Calm During These Days Of Chaos And Confusion
Several churches have been burned and vandalized as some, among those who were protesting police brutality, turned to rioting and looting in American cities. St. John Episcopal, a historic church directly behind the White House in Washington, D.C., was attacked Sunday night by protesters who set up a bonfire in front of the church. The fire later spread to the St. John's basement and an adjacent building owned by the church.
The widespread riots that have ensued have not only caused irreparable damage to property, but they've taken the lives of people.
It is through stories like these that we are reminded that our life here on earth is so very, very short. How do we know if we are going to be alive tomorrow? Each day we must seek to live our lives in the light of eternity and be Christ-like in all that we do and say. We need to keep praying and do all we can to help the needy and suffering.
The Lord is coming back soon. When we hear about such horrible incidents like this happening, it tells us the state of the world in which we live. More and more, we are confronted with sickness, chaos and uncontrollable situations around us. It’s important in these days that we keep in mind there is a real enemy, real demons and real struggles. The Bible tell us, “Know also this, that, in the last days, shall come dangerous times. Men shall be lovers of themselves, covetous, haughty, proud, blasphemers, disobedient to parents, ungrateful, wicked, Without affection, without peace, slanderers, incontinent, unmerciful, without kindness, Traitors, stubborn, puffed up, and lovers of pleasures more than of God: Having an appearance indeed of godliness, but denying the power thereof. Now these avoid.” (2 Timothy 3:1-5). More and more, we see these characteristics taking precedence in the worldviews around us, so much so that many of them have become normal, not an exception.
Being spiritual and godly does not give us a free pass from experiencing the turmoil in this age and the fruit of this sin we see so openly around us. Many people get confused, saying, “I am born-again, baptized, Spirit-filled and live for God. I give to God, I tithe, and so why do I have these problems?”
We are sobered by these tragedies, but we also know that tragedy is not new to the Church. We can read about God’s saints from the history of the Church and Hebrews 11 and see what they went through. The early church fathers, along with thousands of believers, died under Nero and the cruel kings and rulers. Yet these people were so godly.
Life in the 21st century is described by philosophers not as the age of reason but as the age of confusion. No longer do logic or reason dictate choices, but confusion. I don’t think it takes much for anyone to see that our society, our families and our lives are out of control. But where does that leave us? How do we look ahead to the years we have left on this earth?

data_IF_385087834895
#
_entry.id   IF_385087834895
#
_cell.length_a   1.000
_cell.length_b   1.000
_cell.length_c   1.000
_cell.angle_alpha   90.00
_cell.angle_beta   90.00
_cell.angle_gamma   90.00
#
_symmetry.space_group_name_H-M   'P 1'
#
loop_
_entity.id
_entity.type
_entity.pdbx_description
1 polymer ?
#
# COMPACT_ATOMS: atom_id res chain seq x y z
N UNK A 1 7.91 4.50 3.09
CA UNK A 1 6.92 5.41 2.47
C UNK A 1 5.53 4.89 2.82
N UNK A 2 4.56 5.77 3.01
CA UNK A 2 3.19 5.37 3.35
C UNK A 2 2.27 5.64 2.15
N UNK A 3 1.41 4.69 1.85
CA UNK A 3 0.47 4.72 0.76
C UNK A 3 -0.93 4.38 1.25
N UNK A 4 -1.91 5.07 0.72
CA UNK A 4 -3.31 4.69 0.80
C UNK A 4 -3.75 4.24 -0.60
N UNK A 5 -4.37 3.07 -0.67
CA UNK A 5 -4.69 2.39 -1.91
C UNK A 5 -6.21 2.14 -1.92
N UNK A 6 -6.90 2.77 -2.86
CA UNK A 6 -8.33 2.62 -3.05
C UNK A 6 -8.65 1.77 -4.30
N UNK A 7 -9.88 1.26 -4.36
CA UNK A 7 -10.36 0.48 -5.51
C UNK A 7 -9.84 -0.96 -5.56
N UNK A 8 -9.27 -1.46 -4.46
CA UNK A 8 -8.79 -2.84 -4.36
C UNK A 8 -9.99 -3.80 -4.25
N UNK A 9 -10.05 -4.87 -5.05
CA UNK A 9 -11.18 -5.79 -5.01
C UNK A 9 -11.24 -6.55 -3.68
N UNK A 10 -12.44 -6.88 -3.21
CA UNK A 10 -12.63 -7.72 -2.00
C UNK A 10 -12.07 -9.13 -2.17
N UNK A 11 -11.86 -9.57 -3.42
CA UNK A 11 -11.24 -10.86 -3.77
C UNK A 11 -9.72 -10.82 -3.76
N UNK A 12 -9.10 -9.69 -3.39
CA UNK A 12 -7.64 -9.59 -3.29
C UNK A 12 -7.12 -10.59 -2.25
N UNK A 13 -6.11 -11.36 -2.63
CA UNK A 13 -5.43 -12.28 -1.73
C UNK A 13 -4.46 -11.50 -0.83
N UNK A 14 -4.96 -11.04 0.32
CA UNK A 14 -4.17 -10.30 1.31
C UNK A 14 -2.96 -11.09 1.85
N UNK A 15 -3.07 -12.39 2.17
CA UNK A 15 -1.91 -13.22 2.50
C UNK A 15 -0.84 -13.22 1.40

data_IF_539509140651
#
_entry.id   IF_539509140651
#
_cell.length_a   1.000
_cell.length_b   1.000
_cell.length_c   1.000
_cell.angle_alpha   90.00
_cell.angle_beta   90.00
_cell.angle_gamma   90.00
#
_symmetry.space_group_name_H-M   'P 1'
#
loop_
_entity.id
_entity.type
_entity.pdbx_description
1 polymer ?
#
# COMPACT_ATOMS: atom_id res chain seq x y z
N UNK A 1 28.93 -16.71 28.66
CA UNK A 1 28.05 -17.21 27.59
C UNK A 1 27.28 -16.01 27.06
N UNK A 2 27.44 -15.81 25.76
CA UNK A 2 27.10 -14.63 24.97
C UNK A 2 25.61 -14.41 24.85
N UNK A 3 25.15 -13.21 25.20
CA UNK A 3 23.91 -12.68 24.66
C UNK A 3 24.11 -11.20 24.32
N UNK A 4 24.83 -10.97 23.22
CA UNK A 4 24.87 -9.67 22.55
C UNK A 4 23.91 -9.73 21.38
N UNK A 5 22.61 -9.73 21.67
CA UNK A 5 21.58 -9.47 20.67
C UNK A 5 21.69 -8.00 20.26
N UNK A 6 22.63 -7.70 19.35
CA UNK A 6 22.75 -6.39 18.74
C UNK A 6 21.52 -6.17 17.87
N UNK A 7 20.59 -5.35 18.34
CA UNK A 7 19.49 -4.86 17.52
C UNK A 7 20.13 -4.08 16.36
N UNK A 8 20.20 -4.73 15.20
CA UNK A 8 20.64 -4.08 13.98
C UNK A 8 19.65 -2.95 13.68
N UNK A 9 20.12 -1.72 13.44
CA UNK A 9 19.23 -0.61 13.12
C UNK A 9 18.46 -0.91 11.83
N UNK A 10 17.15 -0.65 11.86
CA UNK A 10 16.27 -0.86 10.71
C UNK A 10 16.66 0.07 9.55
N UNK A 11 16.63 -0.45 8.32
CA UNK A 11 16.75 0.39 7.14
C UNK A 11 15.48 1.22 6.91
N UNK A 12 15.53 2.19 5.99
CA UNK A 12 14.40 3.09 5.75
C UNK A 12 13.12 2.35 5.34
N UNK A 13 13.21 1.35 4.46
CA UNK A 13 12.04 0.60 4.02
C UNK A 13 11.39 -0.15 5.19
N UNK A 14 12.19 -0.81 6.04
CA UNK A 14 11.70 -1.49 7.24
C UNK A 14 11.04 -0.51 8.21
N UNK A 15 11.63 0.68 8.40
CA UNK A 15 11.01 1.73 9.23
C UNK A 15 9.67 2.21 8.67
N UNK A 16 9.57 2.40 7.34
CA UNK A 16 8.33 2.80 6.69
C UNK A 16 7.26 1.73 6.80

Jesus promised, “In this world you will have trouble. But take heart! I have overcome the world” (John 16:33). Jesus knew the lives we must live in these last days. For those of us who are older, even when we imagined as young people where the world was headed, we could not imagine the world we find ourselves in today. But Jesus knew, and He told us to take heart, to be courageous. Why? Because He, in the midst of our pain, our sorrow, our confusion, has still overcome the world.
We are not in control of our lives and our circumstances nearly as much as we think we are. We are limited human beings. No matter what culture, what nation, what time of history we are in, whatever changes are taking place in the world, one thing stays consistent: that is God and His Word. When the whole world crumbles around you, when the bomb falls, when everybody you depended on betrays you and runs away, when you are left alone, when you have nowhere to go, God remains. In a world of chaos and uncertainty, He is the absolute.
Let’s look at Psalm 46: 1-3:
Our God is our refuge and strength: a helper in troubles, which have found us exceedingly. Therefore we will not fear, when the earth shall be troubled; and the mountains shall be removed into the heart of the sea. Their waters roared and were troubled: the mountains were troubled with his strength.
Notice that it starts with, “God is our refuge and strength.” When we are in trouble, He is the One we can run to. He becomes our friend, our counselor, our comfort, our answer, our forgiver, the One who gives us company. In the midst of adversity, He is our strength. When we run out of all the things we depended on to give us inner and moral strength to continue the journey, He is that strength that never runs out.
If God is our refuge, that’s where we go when we are in trouble or when we have chaos in our lives. In a situation like this shooting in Sutherland Springs, it really is chaos. It doesn’t make any sense, and we can’t do anything to change what happened. When we go to God as our refuge, we come to Him and simply sit with Him. Let His spirit work. Be alone before Him and bring the situation before Him in prayer. Say, “Lord, I give this situation to You, and I trust You with it. Be there and be the answer.” As many times as you find yourself troubled by it, continue to give it to the Lord and trust Him with it. Then, as you continue to surrender it to the Lord, you will experience peace that passes understanding.
God is our safe place and is above all circumstances and all chaos. That’s where you and I are called to live—above the chaos and confusion. Even if the earth splits asunder, the seas roll, the mountains fall, we have this confidence: He is our refuge.